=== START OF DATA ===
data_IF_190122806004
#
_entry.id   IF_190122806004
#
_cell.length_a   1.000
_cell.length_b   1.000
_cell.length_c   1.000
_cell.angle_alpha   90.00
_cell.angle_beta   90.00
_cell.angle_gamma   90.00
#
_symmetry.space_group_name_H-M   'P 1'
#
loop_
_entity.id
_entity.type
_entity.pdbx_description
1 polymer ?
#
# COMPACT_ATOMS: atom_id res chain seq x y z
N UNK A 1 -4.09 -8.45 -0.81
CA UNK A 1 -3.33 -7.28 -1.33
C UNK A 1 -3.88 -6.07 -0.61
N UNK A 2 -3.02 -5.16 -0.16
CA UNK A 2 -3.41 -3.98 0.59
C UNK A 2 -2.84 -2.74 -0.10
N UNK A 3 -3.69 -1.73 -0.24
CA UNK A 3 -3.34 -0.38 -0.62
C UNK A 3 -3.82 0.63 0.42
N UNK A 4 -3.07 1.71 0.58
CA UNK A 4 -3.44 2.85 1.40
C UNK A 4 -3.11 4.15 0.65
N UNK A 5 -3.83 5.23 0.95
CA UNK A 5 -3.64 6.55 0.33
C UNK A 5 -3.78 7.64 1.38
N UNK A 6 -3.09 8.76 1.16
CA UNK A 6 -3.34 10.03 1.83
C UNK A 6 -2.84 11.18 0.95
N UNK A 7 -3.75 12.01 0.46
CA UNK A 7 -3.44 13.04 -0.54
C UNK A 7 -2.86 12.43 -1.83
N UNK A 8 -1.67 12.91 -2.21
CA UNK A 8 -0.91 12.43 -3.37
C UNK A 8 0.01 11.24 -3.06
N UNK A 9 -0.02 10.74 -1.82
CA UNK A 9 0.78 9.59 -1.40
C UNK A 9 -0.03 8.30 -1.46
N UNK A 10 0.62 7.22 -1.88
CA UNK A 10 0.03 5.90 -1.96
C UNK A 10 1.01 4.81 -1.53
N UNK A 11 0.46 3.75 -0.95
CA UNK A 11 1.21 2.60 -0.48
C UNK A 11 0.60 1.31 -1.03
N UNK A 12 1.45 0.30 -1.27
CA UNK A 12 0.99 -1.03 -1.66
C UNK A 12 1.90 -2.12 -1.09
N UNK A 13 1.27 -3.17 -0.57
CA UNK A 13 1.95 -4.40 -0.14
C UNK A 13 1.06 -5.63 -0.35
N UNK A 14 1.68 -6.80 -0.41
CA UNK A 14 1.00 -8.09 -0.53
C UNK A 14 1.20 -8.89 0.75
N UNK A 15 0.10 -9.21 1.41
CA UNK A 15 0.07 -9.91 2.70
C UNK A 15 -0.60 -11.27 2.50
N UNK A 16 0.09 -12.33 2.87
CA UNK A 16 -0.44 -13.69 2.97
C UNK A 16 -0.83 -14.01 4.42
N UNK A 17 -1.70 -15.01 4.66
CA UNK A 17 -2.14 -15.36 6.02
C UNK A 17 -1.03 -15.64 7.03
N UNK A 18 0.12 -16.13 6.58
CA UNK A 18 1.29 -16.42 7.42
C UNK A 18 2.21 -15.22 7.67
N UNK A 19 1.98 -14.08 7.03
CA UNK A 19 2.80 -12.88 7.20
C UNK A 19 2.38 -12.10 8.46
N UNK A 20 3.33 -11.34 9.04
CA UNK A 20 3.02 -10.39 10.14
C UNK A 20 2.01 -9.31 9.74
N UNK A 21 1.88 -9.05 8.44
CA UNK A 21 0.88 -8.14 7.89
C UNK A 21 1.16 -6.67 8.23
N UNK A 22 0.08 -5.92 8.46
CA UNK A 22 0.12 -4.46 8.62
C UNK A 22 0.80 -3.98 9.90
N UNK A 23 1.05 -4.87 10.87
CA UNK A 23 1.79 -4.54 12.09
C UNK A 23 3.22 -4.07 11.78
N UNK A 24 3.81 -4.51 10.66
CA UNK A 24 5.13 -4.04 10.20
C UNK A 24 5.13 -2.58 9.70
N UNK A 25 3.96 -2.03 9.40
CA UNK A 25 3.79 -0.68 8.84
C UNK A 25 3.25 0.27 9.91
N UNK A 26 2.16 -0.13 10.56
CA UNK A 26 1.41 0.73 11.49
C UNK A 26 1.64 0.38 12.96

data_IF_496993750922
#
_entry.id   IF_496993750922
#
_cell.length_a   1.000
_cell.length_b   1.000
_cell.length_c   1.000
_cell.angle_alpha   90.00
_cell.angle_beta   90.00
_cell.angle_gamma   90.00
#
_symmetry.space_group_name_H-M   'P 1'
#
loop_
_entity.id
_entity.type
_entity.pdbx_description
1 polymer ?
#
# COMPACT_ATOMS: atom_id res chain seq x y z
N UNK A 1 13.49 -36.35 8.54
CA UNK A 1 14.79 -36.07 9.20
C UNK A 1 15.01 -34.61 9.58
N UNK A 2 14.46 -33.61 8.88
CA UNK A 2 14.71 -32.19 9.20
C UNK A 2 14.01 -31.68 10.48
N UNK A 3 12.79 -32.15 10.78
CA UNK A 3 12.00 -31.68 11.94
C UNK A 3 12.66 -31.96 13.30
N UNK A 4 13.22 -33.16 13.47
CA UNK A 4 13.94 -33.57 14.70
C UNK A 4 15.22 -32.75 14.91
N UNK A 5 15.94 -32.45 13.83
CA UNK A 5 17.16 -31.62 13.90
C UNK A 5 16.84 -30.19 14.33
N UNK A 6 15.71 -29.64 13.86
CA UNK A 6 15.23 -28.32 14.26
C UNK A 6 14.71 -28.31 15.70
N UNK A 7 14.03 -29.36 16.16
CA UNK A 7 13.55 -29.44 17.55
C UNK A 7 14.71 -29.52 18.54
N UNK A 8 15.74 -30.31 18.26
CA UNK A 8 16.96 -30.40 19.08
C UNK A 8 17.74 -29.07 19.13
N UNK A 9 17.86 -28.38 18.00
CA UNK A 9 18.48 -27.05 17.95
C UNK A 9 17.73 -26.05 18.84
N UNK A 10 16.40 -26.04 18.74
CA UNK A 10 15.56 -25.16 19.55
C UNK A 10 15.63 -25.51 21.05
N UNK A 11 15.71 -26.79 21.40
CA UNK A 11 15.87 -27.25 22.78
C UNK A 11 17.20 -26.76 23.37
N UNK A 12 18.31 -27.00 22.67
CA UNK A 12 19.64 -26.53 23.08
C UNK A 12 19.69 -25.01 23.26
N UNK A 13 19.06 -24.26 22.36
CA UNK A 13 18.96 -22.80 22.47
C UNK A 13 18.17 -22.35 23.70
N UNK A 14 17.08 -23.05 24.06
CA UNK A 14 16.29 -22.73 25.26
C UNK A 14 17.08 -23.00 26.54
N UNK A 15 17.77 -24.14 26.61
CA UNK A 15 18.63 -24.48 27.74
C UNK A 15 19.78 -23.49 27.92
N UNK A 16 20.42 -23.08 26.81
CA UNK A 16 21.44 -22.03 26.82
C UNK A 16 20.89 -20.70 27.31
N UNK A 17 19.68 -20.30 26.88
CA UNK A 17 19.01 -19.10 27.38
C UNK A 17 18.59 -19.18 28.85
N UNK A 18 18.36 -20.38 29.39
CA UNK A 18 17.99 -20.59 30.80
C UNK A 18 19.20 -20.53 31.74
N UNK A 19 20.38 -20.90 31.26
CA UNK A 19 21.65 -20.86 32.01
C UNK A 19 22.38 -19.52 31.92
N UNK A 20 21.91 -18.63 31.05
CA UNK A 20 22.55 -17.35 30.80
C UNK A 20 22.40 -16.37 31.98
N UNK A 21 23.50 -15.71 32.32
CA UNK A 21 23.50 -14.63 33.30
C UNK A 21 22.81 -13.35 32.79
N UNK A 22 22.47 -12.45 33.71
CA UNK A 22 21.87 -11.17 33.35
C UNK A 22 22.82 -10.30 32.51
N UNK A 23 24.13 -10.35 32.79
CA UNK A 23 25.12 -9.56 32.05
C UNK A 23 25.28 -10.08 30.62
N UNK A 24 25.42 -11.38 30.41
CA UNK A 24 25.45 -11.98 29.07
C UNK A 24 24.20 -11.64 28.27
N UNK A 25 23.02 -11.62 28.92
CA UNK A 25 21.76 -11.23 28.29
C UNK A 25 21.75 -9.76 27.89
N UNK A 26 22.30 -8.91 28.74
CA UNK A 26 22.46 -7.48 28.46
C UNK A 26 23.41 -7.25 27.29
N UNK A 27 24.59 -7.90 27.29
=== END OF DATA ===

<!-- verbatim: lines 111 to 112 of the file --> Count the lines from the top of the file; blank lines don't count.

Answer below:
#
loop_